Have only been able to locate three (3) markings on this rifle. Kentucky is found on the left side of the receiver/block. The manufacturer marking is Meriden Man'fg. Co. Meriden Conn. Located on the rear tang is Triplett & Scott Patent Dec 6 1864. There are no other visible markings. This rifle has a very unique action in that it has a spring loaded tube magazine located above and to the left of the trigger that feeds back into the stock. A release on the top left side of the receiver allows the entire front portion / barrel of the gun to rotate to the right...ejecting the spent cartridge and continuing around to the tube magazine for the next round. The shooter would then rotate the barrel back and lock into position. The gun has an original sling swivel in the butt of the stock. At the moment...just hoping to find any information pertaining to this rifle. Have never seen one like it.

Answer:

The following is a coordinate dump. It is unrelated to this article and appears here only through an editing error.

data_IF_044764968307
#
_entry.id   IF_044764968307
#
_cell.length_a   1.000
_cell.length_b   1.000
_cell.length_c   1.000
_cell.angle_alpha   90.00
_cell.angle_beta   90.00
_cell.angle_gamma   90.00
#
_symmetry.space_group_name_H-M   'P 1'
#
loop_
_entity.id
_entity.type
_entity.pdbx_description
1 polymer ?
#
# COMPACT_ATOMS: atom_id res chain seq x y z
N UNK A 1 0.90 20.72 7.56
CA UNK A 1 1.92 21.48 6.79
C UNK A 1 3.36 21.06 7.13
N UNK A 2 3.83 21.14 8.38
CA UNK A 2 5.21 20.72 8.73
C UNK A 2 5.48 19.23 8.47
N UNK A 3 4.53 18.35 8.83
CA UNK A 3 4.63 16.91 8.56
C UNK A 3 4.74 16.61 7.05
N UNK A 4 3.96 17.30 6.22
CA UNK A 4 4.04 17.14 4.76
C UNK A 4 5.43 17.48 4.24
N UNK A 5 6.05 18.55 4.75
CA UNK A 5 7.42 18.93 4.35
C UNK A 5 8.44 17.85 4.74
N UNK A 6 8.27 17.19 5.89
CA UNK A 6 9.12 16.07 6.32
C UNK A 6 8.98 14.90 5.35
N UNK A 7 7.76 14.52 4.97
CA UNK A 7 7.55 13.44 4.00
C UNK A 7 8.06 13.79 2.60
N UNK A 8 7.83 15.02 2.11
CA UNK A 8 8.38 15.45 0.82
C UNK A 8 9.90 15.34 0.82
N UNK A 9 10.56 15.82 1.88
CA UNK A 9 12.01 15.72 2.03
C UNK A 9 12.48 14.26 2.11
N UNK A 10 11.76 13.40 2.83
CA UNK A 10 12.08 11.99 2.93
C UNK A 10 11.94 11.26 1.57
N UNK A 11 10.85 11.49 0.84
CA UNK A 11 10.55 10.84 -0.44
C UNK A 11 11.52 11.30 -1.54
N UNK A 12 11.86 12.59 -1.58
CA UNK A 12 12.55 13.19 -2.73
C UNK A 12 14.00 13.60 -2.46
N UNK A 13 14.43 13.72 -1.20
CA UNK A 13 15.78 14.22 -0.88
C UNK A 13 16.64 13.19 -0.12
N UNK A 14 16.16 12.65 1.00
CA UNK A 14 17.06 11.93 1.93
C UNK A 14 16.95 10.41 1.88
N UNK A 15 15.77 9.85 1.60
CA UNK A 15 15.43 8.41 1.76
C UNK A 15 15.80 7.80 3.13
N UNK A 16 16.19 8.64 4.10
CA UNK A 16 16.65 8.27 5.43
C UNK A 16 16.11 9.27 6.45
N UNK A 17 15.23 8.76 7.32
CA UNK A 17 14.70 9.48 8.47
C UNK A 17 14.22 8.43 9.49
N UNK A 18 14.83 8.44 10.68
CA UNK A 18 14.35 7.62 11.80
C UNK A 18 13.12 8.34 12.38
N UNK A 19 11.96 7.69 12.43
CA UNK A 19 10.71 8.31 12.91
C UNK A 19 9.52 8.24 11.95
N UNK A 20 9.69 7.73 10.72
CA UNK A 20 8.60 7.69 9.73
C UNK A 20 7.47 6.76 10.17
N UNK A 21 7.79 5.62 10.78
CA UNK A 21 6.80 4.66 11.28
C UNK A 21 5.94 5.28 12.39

Todd- Your description of the unique operation of this carbine is excellent. This is another of the many innovative approaches to firearms design which appeared during the Civil War as use of the self contained metallic cartridge inspired creative approaches to weapons designs. Some were simple, or reliable, or popular, and some were complex, unreliable or unpopular, but within a dozen years the following trends survived: (1) The basic concepts of lever action tubular magazine rifles were firmly established; (2) Single shot bolt action rifles were also recognized for their potential, although they did not progress much until the box magazine of the Mauser brothers was developed about 1889; and (3) The simplicity, reliability and lower cost of some single shot systems such as the Sharps, Maynard, and Allin "trapdoor" doomed most of the marginal repeaters, such as the Tripplett & Scott, and lots of the lesser single shot designs. The Triplett and Scott was made under a January 1865 contract from the state of Kentucky (hence the KENTUCKY markings). These were intended to arm state forces assigned to guard the supply lines of Sherman's army as they worked their way south and east through Georgia. However, by that time, Sherman had arrived in Savannah, and Lee's defenses around Richmond and Petersburg were near collapse, and the war was over before the guns could be issued. Apparently 3,000 were made with 30 inch barrels and about 2,000 with 22 inch barrels. Most seem to now have cracked stocks due to the amount of wood removed for the magazine tube through the buttstock. Collectors of Civil War carbines usually want to include an example in their collections, despite the lateness of their delivery. These fired a .50 caliber rimfire cartridge, I believe the .56-50 as used in the later Spencer rifles and carbines, and several others. A neat specialty collection would be all the arms that used .50 rimfire cartridges, either just those that took the .56-50 or adding others that used variations such as the Joslyn rifle made at Springfield. Most of the Civil War carbines are well described in such essential references as Flayderman's Guide to Antique American Firearms and their Values, Robert M. Reilly's U.S. Military Small Arms 1816-1865, and John McAulay's two volumes on Civil War Carbines. However, Triplett & Scotts are excluded from Reilly's book due to his arbitrary May 1, 1865 cutoff date. The period between 1865and 1875 is still under-appreciated, and much is left to be learned. Ed Hull's ground breaking research on how Springfield Armory cobbled together various arms to sell to the French in1870-71 was most amazing, and only appeared last year. This is justification for collectors to subscribe to the excellent periodicals like Man at Arms and Gun Report in addition to having lots of books. John Spangler